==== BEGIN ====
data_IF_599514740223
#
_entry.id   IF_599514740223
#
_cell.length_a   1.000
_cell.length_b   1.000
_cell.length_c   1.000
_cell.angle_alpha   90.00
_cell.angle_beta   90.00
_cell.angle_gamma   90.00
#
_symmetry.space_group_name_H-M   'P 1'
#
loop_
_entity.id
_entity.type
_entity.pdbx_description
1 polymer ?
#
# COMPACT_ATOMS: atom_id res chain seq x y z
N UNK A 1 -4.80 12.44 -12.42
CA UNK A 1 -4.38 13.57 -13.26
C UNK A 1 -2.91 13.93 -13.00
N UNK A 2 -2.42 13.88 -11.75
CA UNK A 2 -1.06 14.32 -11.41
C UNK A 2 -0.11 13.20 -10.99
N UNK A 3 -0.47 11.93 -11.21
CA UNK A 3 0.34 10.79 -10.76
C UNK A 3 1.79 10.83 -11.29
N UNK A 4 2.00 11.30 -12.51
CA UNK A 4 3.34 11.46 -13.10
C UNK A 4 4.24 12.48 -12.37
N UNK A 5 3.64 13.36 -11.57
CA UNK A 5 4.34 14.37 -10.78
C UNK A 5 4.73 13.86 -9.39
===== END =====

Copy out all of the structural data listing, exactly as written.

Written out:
data_IF_599514740223
#
_entry.id   IF_599514740223
#
_cell.length_a   1.000
_cell.length_b   1.000
_cell.length_c   1.000
_cell.angle_alpha   90.00
_cell.angle_beta   90.00
_cell.angle_gamma   90.00
#
_symmetry.space_group_name_H-M   'P 1'
#
loop_
_entity.id
_entity.type
_entity.pdbx_description
1 polymer ?
#
# COMPACT_ATOMS: atom_id res chain seq x y z
N UNK A 1 -4.80 12.44 -12.42
CA UNK A 1 -4.38 13.57 -13.26
C UNK A 1 -2.91 13.93 -13.00
N UNK A 2 -2.42 13.88 -11.75
CA UNK A 2 -1.06 14.32 -11.41
C UNK A 2 -0.11 13.20 -10.99
N UNK A 3 -0.47 11.93 -11.21
CA UNK A 3 0.34 10.79 -10.76
C UNK A 3 1.79 10.83 -11.29
N UNK A 4 2.00 11.30 -12.51
CA UNK A 4 3.34 11.46 -13.10
C UNK A 4 4.24 12.48 -12.37
N UNK A 5 3.64 13.36 -11.57
CA UNK A 5 4.34 14.37 -10.78
C UNK A 5 4.73 13.86 -9.39